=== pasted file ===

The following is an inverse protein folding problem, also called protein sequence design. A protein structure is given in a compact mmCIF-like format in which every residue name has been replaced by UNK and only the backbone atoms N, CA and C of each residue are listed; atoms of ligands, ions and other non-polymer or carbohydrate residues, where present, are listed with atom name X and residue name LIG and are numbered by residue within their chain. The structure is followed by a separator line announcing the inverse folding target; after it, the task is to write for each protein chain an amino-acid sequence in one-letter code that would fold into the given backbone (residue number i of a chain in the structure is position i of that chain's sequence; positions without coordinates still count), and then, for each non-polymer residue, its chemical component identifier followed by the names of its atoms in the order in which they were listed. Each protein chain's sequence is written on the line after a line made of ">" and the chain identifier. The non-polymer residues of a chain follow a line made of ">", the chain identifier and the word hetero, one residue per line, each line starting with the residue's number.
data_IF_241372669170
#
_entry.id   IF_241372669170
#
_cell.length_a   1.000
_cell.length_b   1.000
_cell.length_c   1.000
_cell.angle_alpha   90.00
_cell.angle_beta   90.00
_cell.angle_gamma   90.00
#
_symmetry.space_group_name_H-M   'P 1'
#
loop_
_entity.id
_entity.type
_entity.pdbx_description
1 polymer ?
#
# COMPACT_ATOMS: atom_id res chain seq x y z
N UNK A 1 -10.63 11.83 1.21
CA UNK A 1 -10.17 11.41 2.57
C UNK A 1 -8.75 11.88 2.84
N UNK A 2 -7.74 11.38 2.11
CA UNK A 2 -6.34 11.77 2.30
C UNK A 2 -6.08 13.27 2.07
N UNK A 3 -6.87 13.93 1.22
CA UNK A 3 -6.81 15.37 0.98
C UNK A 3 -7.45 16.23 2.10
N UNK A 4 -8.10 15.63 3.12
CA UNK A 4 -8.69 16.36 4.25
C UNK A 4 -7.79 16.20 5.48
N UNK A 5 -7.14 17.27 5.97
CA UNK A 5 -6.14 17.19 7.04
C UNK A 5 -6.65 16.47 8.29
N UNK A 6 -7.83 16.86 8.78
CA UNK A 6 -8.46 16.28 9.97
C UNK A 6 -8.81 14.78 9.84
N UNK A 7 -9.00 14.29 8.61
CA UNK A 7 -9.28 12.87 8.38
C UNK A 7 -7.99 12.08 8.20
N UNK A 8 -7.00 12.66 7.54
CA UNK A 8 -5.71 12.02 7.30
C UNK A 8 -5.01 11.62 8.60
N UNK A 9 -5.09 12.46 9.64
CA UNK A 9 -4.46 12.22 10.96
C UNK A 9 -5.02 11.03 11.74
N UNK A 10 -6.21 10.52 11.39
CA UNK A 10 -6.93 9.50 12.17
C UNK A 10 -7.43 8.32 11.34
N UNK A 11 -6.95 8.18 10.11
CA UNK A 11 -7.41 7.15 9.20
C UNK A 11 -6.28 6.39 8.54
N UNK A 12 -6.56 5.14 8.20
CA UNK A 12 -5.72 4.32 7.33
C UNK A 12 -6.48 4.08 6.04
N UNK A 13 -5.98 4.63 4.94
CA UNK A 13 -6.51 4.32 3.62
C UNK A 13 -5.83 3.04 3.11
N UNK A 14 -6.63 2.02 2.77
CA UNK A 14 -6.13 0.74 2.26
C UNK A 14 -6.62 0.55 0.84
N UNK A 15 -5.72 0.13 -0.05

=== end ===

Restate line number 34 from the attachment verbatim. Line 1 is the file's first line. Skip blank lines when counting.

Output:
N UNK A 5 -7.14 17.27 5.97